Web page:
Saturday, March 8, 2014
AUGUSTA — Federal regulators were horrified that corrections officers had been subduing patients at the Riverview Psychiatric Center with stun guns and handcuffs, according to newly released inspection details that threaten to spike $20 million in federal funding for the state mental hospital.
This aerial photo taken on April 30 shows Riverview Psychiatric Center in Augusta. Federal regulators were horrified that corrections officers had been subduing patients at Riverview with stun guns and handcuffs, according to newly released inspection details.
Staff file photo by Joe Phelan
The inspection said the county corrections officers used Tasers and handcuffs. Those Tasers were gone as of May 24, and the contract for Kennebec County to provide corrections officers to the hospital ended Sunday.
"We ran into some difficulties with regard to what responsibilities we were willing to take on," Chief Deputy Ryan Reardon said today. "Officers were hands-on half a dozen times a day and sometimes more to prevent patients from harming themselves, other patients and employees."
The corrections officers from the Kennebec County Sheriff's Office were brought in as a safety measure following attacks by patients on their peers and on hospital workers. Initially, county officers augmented state corrections officers, and now the responsibility for safety at Riverview has been resumed by state corrections personnel.
Security had been stepped up following a particularly vicious attack on a mental health worker March 16 by a patient, Mark P. Murphy.
But those security measures were cited top among deficiencies by state and federal regulators who inspected the state forensic hospital in unannounced visits May 810.
And if those problems at the 92-bed Riverview Psychiatric Center remain uncorrected, the federal Centers for Medicare & Medicaid Services has warned the hospital it could lose $20 million in federal money — more than half its operating budget — beginning Sept. 2.
Riverview Superintendent Mary Louise McEwen said today that a plan to correct the deficiencies was submitted to federal officials on Friday, and she hopes it will be accepted.
She said corrective measures began almost immediately after the visit and the report, which was sent to the hospital June 4, but there was some initial miscommunication about what federal officials wanted to see in a corrective plan.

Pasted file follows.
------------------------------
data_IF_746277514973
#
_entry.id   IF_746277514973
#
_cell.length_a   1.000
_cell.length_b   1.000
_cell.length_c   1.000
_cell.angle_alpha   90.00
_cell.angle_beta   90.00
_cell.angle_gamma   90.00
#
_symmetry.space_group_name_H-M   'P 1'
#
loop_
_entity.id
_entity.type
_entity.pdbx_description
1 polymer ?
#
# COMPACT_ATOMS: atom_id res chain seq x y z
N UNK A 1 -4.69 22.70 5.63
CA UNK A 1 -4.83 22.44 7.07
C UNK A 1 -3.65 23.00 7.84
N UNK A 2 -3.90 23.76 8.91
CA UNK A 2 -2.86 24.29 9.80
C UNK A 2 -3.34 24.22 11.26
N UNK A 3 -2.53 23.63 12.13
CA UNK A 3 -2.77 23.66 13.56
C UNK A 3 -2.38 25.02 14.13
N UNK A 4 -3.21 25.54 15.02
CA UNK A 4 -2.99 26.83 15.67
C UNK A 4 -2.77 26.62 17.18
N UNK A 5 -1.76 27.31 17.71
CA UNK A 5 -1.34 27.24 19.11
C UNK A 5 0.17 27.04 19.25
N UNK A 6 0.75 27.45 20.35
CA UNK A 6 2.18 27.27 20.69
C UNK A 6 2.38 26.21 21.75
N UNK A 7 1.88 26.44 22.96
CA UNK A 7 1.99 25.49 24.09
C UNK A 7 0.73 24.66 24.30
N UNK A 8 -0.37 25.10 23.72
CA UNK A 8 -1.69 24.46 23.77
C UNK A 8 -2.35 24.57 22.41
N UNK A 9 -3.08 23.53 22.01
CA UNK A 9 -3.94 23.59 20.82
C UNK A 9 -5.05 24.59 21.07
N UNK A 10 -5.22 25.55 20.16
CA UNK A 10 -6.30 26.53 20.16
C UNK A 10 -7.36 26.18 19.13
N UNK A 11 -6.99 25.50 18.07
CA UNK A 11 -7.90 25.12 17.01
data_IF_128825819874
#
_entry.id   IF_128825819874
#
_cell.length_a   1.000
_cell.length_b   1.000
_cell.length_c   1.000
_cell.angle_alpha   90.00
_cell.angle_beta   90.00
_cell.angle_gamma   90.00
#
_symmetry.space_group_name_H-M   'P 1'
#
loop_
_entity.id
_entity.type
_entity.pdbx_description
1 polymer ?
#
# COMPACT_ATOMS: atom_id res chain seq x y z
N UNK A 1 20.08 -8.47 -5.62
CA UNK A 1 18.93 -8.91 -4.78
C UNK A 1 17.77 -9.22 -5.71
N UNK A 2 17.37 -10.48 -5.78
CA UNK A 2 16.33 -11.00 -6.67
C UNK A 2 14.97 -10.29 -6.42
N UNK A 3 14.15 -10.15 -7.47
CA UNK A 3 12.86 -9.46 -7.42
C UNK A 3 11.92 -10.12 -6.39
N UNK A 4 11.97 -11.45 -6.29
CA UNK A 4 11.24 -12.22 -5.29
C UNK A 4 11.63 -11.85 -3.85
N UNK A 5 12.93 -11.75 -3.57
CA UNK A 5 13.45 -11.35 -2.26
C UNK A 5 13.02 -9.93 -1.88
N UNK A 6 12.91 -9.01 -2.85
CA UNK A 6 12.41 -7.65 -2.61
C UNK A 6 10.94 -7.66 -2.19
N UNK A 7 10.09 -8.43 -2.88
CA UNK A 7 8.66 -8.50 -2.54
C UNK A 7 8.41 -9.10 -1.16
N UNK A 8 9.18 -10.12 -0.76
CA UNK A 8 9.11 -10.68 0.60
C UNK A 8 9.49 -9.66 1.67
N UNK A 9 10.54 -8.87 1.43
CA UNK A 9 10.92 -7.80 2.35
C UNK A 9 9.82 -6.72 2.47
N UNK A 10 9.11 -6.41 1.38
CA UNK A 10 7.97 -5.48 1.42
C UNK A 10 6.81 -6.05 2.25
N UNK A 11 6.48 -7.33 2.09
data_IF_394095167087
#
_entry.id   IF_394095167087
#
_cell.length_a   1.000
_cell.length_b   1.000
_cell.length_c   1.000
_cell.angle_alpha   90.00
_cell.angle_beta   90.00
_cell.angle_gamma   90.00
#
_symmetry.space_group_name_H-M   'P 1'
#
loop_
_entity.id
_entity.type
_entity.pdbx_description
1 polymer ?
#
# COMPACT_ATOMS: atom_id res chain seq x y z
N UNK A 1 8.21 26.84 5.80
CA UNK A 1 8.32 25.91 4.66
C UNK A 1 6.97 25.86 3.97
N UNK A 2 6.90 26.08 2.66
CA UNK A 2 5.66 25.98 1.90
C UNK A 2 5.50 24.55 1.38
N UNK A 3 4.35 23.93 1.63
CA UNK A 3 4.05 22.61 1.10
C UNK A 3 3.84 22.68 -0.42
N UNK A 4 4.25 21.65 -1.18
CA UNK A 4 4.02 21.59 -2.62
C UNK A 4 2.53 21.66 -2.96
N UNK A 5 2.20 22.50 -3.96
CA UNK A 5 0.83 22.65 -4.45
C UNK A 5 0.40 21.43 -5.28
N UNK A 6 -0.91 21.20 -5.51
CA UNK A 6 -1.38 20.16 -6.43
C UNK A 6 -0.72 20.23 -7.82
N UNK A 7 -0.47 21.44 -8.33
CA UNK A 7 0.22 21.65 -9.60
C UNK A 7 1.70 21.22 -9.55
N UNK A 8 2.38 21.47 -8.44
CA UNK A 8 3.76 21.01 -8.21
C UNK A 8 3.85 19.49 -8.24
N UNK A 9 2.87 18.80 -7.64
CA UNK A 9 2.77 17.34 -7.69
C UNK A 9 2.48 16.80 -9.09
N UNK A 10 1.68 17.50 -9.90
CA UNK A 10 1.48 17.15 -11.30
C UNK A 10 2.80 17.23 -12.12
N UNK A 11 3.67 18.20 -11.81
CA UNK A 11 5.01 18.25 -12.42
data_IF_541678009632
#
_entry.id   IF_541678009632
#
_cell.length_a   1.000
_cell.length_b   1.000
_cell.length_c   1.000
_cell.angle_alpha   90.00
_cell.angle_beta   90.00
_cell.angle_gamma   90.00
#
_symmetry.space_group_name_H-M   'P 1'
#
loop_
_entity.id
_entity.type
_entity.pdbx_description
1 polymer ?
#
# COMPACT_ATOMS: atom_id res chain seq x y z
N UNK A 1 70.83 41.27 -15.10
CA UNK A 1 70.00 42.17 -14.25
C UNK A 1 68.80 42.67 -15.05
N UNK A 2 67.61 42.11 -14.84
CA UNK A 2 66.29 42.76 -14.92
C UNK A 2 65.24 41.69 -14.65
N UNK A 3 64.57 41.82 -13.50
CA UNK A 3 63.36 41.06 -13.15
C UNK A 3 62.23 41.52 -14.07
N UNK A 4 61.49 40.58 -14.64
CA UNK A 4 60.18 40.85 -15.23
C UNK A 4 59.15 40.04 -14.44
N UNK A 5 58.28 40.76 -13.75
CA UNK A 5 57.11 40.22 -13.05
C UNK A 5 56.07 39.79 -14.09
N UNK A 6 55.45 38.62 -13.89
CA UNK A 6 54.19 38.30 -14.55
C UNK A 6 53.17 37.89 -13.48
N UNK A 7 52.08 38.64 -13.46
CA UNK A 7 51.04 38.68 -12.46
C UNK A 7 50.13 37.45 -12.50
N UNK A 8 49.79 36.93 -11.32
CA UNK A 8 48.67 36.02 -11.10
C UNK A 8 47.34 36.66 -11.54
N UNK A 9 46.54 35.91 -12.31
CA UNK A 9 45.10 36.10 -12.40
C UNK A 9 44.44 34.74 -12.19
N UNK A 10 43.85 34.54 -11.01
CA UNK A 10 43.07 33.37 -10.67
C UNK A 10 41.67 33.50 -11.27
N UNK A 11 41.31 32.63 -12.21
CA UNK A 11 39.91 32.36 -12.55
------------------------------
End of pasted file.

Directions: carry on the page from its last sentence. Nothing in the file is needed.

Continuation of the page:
"We understand completely what we need to do to satisfy their requirements," McEwen said.
Gov. Paul LePage blames the Democrat-controlled Legislature for failing to fund his proposal to alleviate problems at Riverview by creating a mental health ward at the Maine State Prison in Warren. He is asking lawmakers to return to work on the issue before the next session in January.
Taser problems revealed
The 88-page inspection report after inspectors visited the hospital in March and May shows where the psychiatric hospital failed to meet standards:
Failure to prevent abuse, putting patients in immediate jeopardy.
"The hospital permitted law enforcement personnel to use Tasers and handcuffs on any patient on the unit, and allowed them to intervene for any patient who they perceived as demonstrating threatening behavior," the report stated.
The hospital addressed that issue during the site visit in May, initiating education for staff and Kennebec County Sheriff's Office corrections officers, protocol clarification and hospital review of all incidents, according to the report.
One county corrections officer, interviewed by the survey team, reported threats from patients were always present in the Lower Saco Unit of the hospital, and that Tasers carried by officers act as deterrents.
"He stated that one patient who had destroyed a lot of property had stated in a joking manner that he/she would not do that any more because he/she didn't want to get 'Tasered,'" according to the report.
A psychiatrist's note from April 30 indicated that at least one patent was so agitated by the presence of corrections officers that a psychiatric emergency was declared and the patient medicated. The survey team said this could lead to the potential for violating patient rights "with care being directed by sheriff's officers rather than nursing staff."
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